One of the most fervid ideologues expected at the Republican convention this week — the Kansas secretary of state, Kris Kobach — has been busy shaping extremist positions in the party platform to suppress immigration, gun controls and same-sex marriage. But he also found time last week to do actual damage to Kansans with a devious, 11th-hour policy that would disqualify 17,000 of them as state voters, even though they are allowed by law to vote in federal elections. At issue is Mr. Kobach’s zealous enforcement of a notorious law he urged Kansas Republicans to pass that requires new voters to prove their citizenship with a passport, birth certificate or naturalization papers. Federal law imposes no such burden. But Mr. Kobach continues to try to force the state requirement onto the books — brazenly persisting in the face of recent federal and state court findings that these legitimate voters are being suppressed and must be allowed their full ballot rights.
Nevertheless, Mr. Kobach, claiming the issue is unsettled while he appeals to higher courts, has ordered election officials to count the ballot choices for federal offices from the 17,000 disputed voters but ignore their state and local choices in the coming primary contests. He obviously timed this bit of contumely so that any rulings on appeals would be unlikely before this summer’s voting.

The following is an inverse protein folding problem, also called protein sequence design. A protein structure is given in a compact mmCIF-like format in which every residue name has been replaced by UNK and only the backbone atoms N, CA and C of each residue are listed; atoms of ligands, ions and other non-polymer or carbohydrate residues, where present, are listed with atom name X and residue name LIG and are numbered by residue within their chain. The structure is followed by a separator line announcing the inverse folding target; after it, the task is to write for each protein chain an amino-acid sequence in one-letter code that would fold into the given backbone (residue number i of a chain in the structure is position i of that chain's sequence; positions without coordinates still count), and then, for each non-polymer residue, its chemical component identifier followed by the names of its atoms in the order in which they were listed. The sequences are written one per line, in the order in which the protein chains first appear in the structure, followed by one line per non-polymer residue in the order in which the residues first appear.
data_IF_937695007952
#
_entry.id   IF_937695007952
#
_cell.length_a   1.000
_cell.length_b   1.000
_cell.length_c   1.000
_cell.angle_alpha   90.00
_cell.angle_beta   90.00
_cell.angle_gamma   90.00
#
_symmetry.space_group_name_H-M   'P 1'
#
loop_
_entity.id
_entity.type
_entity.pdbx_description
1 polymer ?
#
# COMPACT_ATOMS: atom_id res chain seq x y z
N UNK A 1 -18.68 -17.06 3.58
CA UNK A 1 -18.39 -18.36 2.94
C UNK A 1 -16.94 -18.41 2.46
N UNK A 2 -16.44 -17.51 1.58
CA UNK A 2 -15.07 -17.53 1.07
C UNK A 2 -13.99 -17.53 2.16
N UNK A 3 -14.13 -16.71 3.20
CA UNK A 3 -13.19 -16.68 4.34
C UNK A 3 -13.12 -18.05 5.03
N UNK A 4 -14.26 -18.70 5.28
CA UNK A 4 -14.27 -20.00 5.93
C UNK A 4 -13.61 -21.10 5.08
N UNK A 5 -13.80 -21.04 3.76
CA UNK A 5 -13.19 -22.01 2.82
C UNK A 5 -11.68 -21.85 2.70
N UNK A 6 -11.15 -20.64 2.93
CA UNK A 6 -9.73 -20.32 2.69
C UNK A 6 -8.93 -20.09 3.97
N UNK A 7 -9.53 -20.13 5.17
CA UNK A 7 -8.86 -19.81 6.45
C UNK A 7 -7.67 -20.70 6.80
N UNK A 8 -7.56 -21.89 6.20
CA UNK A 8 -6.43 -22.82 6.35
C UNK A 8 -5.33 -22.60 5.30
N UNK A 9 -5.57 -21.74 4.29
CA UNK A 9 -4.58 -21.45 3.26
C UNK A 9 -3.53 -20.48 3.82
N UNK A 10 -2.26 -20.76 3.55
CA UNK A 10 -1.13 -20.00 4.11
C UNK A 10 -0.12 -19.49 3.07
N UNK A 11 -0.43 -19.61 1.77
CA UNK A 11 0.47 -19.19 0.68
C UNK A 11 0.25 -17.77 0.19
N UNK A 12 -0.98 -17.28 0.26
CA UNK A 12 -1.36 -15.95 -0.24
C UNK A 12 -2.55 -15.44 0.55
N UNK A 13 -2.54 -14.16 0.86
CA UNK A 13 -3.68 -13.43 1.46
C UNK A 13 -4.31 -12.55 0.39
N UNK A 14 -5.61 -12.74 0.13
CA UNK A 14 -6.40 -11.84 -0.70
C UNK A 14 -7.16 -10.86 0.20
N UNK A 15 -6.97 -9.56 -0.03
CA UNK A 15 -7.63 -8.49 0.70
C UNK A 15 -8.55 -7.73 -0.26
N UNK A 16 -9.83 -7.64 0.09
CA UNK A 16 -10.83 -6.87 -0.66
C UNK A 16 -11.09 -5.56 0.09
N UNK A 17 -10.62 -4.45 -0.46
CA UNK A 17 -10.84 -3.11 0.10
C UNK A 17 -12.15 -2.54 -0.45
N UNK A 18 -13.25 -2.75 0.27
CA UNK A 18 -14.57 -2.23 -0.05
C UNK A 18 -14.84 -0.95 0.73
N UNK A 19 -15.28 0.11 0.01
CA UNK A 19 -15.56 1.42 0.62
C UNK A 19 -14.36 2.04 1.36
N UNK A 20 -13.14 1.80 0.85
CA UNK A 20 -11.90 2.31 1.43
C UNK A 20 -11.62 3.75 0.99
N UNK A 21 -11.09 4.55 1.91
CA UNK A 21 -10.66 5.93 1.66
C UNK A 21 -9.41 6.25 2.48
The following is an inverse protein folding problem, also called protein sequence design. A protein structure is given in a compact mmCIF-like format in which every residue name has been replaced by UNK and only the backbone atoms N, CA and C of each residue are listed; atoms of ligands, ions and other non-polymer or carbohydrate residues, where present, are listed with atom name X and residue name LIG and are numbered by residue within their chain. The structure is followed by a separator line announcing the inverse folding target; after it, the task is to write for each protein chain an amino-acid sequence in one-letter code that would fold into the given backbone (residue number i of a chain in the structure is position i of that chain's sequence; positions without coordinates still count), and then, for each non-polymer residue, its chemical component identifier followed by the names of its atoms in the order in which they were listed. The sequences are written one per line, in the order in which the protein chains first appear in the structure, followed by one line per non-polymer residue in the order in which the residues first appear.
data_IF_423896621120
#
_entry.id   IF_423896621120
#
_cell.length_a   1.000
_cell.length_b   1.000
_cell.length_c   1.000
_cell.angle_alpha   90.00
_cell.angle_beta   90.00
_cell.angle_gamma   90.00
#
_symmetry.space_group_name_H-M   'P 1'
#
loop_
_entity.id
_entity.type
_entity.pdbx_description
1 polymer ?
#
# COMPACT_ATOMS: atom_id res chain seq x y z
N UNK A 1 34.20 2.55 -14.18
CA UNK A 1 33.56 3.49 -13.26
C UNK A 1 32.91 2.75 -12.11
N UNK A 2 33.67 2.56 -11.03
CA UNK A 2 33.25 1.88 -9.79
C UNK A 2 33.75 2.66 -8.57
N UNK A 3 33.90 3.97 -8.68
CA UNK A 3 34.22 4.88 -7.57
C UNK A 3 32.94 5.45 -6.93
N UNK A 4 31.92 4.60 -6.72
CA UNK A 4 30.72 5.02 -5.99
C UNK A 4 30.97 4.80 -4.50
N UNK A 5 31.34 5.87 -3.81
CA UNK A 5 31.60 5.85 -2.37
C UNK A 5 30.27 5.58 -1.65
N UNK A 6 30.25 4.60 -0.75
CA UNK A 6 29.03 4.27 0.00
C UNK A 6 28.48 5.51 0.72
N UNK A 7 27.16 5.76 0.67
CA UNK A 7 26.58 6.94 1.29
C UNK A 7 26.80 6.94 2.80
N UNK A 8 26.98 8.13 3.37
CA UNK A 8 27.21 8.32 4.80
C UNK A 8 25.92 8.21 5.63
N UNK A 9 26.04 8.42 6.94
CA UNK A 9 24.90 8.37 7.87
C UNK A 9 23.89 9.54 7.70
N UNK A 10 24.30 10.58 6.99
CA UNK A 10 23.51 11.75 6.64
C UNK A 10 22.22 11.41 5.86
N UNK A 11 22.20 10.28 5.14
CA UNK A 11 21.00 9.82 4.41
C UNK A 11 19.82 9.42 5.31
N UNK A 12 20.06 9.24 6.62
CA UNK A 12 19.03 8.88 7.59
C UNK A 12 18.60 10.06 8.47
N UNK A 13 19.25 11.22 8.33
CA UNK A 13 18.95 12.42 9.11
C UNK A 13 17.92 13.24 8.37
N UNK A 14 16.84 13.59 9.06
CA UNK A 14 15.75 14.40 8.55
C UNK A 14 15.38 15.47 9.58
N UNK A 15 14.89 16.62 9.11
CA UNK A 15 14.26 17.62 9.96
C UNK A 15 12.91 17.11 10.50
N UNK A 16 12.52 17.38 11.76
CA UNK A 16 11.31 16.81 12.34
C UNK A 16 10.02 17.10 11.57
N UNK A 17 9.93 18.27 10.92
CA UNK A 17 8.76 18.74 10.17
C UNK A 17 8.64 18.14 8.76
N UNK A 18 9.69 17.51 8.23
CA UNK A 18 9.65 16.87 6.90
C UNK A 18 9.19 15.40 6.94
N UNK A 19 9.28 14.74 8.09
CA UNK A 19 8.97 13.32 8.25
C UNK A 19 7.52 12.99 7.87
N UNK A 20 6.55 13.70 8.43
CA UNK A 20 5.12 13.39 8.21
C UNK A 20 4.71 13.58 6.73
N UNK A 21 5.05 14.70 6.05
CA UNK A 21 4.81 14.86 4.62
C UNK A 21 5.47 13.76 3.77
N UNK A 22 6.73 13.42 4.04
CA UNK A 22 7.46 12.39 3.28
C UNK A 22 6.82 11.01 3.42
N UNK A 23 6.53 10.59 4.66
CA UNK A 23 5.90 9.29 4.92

Appellate courts should act swiftly to show Mr. Kobach just how wrong he is. The basic rights of voters are being abridged by the champion of a shameful campaign that is being whipped up in Republican-controlled statehouses: using ID requirements to suppress voters who tend toward the Democrats. Mr. Kobach is pushing the myth that voter cheating is rampant. But he has utterly failed to document that, despite his Javert-like zealotry as secretary of state. In fact, the federal ruling against him said there was evidence of only three instances across 18 years in which noncitizens voted in Kansas.